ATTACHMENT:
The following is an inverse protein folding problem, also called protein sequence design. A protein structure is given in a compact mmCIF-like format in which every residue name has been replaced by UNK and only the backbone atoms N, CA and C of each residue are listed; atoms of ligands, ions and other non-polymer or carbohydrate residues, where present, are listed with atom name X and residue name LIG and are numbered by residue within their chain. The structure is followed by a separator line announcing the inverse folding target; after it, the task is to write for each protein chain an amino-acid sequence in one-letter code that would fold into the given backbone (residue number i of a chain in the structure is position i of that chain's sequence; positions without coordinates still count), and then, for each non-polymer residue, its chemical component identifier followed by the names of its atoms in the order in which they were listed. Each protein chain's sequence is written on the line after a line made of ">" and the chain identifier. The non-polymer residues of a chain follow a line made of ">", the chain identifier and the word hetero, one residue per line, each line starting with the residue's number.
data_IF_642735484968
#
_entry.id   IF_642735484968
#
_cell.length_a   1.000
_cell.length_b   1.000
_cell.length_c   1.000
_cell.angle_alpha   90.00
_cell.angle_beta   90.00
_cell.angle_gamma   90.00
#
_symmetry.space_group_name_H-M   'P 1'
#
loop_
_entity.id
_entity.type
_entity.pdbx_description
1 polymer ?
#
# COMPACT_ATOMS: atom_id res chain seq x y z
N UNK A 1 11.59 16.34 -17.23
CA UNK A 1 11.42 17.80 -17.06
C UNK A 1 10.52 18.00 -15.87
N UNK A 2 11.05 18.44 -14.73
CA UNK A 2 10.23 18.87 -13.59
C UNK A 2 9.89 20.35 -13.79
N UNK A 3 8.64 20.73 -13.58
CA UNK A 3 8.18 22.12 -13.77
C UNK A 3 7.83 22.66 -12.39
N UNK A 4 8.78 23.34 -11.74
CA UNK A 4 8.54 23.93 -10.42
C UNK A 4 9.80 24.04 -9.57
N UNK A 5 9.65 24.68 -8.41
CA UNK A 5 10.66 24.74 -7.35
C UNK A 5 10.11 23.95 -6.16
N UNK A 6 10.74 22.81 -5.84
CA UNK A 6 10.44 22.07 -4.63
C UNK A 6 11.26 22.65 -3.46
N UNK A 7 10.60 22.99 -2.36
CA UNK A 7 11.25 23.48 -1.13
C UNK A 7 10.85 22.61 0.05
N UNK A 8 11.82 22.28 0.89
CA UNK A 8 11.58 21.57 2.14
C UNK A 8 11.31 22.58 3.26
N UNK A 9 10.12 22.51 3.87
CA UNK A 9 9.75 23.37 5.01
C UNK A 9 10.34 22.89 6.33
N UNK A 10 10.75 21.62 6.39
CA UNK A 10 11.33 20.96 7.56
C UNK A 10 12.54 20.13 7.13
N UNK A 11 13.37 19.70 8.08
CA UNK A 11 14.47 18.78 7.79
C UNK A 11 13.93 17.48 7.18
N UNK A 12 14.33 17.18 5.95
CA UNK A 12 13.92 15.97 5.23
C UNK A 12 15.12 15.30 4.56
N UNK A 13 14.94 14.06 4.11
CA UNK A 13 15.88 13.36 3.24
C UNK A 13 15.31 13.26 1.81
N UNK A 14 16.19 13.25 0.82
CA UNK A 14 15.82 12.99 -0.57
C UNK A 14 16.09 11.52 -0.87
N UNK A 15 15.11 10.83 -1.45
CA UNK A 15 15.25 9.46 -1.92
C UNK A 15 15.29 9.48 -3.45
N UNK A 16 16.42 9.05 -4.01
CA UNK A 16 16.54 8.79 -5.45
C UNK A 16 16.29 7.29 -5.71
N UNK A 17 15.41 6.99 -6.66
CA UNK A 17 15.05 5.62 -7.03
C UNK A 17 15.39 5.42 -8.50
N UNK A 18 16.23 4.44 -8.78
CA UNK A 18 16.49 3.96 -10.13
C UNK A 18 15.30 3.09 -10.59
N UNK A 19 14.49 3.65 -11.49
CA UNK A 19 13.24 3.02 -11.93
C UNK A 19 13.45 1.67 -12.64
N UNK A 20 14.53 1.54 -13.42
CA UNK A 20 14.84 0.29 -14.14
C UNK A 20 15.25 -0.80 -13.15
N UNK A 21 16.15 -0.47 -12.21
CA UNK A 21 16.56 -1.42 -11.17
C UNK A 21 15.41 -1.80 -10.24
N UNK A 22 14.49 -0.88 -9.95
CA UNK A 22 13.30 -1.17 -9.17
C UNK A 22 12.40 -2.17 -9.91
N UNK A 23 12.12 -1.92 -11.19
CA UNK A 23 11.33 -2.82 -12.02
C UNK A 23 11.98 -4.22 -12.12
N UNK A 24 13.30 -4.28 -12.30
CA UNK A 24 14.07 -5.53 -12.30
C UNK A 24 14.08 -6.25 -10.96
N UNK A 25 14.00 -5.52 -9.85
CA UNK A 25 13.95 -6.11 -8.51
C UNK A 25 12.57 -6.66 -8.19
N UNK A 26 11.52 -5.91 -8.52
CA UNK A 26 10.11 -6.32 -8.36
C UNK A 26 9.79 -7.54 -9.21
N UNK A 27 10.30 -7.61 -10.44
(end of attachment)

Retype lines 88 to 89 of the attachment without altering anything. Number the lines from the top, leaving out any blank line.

N UNK A 23 12.12 -1.92 -11.19
CA UNK A 23 11.33 -2.82 -12.02